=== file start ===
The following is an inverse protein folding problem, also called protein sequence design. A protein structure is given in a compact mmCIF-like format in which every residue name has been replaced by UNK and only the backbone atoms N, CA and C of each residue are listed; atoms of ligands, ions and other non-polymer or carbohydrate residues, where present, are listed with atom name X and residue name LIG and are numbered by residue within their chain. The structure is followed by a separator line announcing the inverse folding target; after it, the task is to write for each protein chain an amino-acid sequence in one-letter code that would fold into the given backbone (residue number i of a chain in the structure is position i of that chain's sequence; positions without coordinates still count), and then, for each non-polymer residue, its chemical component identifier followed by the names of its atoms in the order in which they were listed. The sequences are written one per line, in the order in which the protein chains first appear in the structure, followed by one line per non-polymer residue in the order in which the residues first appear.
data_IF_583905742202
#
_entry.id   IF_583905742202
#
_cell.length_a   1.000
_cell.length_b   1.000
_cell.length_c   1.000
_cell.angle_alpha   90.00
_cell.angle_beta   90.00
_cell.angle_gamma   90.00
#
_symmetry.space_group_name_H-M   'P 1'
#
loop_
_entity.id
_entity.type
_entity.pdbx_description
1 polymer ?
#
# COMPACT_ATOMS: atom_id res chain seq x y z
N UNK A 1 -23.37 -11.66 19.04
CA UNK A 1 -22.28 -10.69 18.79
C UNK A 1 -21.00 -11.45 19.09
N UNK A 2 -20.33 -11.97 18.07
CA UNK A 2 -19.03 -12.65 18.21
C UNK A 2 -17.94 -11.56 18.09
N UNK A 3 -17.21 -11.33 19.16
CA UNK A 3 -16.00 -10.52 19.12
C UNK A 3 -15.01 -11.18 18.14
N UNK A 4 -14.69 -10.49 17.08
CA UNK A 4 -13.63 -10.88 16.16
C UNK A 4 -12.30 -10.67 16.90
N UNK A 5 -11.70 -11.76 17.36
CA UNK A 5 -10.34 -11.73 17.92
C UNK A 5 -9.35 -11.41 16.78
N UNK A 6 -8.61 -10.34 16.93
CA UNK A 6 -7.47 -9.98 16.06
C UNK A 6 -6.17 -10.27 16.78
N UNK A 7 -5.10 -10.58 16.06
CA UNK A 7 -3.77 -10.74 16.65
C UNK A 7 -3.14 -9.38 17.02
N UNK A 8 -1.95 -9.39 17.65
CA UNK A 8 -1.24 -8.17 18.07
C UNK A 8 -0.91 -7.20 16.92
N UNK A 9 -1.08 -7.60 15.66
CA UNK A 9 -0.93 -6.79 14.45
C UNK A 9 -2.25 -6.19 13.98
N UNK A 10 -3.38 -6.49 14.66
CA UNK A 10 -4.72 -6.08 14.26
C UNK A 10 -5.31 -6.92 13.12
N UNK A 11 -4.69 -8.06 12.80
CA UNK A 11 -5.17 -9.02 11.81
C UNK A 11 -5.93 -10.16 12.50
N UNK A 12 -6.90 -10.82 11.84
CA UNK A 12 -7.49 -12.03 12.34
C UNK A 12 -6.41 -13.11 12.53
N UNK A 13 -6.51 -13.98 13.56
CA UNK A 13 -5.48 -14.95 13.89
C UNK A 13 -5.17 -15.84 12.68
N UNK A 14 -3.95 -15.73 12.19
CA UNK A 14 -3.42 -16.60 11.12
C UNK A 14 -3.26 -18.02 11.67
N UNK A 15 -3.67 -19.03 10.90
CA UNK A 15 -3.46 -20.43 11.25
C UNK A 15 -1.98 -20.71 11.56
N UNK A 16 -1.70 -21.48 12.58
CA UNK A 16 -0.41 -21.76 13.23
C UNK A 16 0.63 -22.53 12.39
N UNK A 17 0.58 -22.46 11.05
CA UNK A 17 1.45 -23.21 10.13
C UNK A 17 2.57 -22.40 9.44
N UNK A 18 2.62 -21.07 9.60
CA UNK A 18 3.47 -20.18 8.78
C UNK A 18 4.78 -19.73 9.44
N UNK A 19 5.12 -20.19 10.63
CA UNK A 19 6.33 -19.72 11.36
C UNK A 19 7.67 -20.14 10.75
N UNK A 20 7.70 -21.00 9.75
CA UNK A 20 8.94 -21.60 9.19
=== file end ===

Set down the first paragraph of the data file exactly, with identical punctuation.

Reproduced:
The following is an inverse protein folding problem, also called protein sequence design. A protein structure is given in a compact mmCIF-like format in which every residue name has been replaced by UNK and only the backbone atoms N, CA and C of each residue are listed; atoms of ligands, ions and other non-polymer or carbohydrate residues, where present, are listed with atom name X and residue name LIG and are numbered by residue within their chain. The structure is followed by a separator line announcing the inverse folding target; after it, the task is to write for each protein chain an amino-acid sequence in one-letter code that would fold into the given backbone (residue number i of a chain in the structure is position i of that chain's sequence; positions without coordinates still count), and then, for each non-polymer residue, its chemical component identifier followed by the names of its atoms in the order in which they were listed. The sequences are written one per line, in the order in which the protein chains first appear in the structure, followed by one line per non-polymer residue in the order in which the residues first appear.